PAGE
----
Diocese of Saint Thomas of Mylapur
Suffragan to the primatial See of Goa in the East Indies
Saint Thomas of Mylapur (SANCTI THOMIE DE MELIAPOR), Diocese of, suffragan to the primatial See of Goa in the East Indies; it derives its name from the site of its cathedral, in which the Apostle St. Thomas was interred on his martyrdom, and the Tamil word Mailapur (i.e. the town of peacocks), which the Greeks rendered as Maliarpha, the Portuguese Meliapor, and the English Mylapore.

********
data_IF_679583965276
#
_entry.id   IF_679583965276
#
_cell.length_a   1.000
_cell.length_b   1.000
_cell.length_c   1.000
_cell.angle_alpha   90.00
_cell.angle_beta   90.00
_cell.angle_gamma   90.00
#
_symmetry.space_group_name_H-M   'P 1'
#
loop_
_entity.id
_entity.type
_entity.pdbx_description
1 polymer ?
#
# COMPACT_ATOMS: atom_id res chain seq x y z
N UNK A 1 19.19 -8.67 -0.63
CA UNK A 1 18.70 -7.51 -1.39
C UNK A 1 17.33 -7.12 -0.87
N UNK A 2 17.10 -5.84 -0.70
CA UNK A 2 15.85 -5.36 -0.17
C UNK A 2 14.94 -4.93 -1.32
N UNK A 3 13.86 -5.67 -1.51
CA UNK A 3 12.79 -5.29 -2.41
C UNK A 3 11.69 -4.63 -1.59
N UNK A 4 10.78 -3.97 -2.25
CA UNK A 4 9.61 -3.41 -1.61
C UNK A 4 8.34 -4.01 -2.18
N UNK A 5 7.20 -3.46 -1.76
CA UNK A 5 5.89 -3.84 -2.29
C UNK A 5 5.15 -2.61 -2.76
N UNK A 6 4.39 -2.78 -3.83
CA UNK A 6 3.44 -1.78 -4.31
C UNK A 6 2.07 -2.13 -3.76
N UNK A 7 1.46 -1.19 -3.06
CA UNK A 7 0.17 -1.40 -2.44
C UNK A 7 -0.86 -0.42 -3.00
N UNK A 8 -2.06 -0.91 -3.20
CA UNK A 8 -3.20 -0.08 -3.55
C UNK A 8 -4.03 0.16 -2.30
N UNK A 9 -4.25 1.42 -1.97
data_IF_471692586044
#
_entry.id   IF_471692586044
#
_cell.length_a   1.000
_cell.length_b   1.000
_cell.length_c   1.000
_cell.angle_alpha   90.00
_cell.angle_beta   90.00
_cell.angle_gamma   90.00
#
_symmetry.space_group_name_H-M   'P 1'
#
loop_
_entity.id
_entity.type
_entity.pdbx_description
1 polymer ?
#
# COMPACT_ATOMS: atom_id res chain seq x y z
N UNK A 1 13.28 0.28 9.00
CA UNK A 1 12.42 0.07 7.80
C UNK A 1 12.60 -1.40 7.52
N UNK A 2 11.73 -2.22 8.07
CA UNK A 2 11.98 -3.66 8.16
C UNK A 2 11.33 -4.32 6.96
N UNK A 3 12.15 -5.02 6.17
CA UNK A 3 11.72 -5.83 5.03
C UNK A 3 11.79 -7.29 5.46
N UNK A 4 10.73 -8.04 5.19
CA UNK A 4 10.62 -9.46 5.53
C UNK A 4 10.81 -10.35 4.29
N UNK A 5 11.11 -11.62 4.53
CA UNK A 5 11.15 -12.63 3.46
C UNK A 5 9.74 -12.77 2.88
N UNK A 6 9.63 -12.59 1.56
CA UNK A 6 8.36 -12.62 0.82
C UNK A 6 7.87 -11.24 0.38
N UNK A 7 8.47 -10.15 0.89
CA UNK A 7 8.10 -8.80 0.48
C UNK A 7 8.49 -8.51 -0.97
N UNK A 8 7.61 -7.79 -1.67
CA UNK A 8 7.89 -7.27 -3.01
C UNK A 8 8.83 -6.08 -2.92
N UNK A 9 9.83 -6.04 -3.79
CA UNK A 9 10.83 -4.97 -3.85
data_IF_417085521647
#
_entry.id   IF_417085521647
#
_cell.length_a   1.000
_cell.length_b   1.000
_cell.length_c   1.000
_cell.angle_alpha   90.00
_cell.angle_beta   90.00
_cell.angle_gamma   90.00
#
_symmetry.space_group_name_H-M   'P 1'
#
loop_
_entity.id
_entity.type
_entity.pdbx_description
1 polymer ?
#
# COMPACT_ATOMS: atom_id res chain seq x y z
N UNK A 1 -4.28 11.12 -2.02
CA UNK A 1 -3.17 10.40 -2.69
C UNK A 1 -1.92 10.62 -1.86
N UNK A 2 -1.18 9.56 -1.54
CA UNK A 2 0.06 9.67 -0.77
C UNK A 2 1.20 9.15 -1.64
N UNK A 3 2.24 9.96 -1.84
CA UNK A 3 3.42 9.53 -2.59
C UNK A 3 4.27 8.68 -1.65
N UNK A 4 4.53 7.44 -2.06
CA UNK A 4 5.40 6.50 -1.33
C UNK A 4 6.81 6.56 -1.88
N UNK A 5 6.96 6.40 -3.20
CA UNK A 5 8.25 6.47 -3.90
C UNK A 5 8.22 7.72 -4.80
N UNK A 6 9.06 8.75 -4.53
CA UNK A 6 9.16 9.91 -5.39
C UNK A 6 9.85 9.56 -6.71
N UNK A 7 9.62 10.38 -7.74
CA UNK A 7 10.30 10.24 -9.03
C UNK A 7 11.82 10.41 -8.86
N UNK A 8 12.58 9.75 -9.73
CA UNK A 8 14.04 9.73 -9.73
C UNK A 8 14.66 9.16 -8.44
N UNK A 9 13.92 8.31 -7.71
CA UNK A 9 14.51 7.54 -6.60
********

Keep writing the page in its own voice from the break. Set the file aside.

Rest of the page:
Early History.—The local Indian tradition, largely corroborated by collateral evidence, is that the Apostle St. Thomas, after preaching on the west coast of India, passed on to the east coast and fixed his see at Mylapur, which was then a flourishing city. The number of converts he made having aroused the hostility of the heathen priests, he fled from their anger to the summit of what is now known as St. Thomas’s Mount (situated in a direct line four miles to the southwest of Mylapur). Thither he was followed by his persecutors, who transfixed him with a lance as he prayed kneeling on a stone, A.D. 68. From the facts that the Roman Breviary declares St. Thomas to have “crowned the glory of his Apostleship with martyrdom at Calamina” and that no traces of any Calamina exist, various theories—some of them probably absurd—have been put forward to identify Calamina with Mylapur, or with St. Thomas’s Mount. The writer of this article once suggested that Calamina might be a modification of Cholamandalam (i.e. the kingdom of the Cholas, as the surrounding country was in the beginning of the Christian era). On maturer reflection he has found it far more reasonable to believe that Calamina was an ancient town at the foot of the hill at St. Thomas’s Mount, that has wholly disappeared, as many more recent historic Indian cities have disappeared, built as they were of mud, except for their temples and palaces which were of exquisitely wrought stone. This much is certain: till Europeans settled in the place there was no Indian name even for the hill. This is shown by the present Indian name, Faranghi Malai (i.e. the hill of the Franks), used to denote both the hill and the town around its base, a service which the English name—St. Thomas’s Mount—equally renders. His body was brought to Mylapur and buried in the house in which he had lived, and which was used as a place of worship. A notable portion of the relics of the Apostle was obtained for the church of Edessa, at an early period, by Christian traders from Persia. The Edessene relics were in course of time conveyed to Chios, and finally to Ortona in Italy, where they are yet venerated.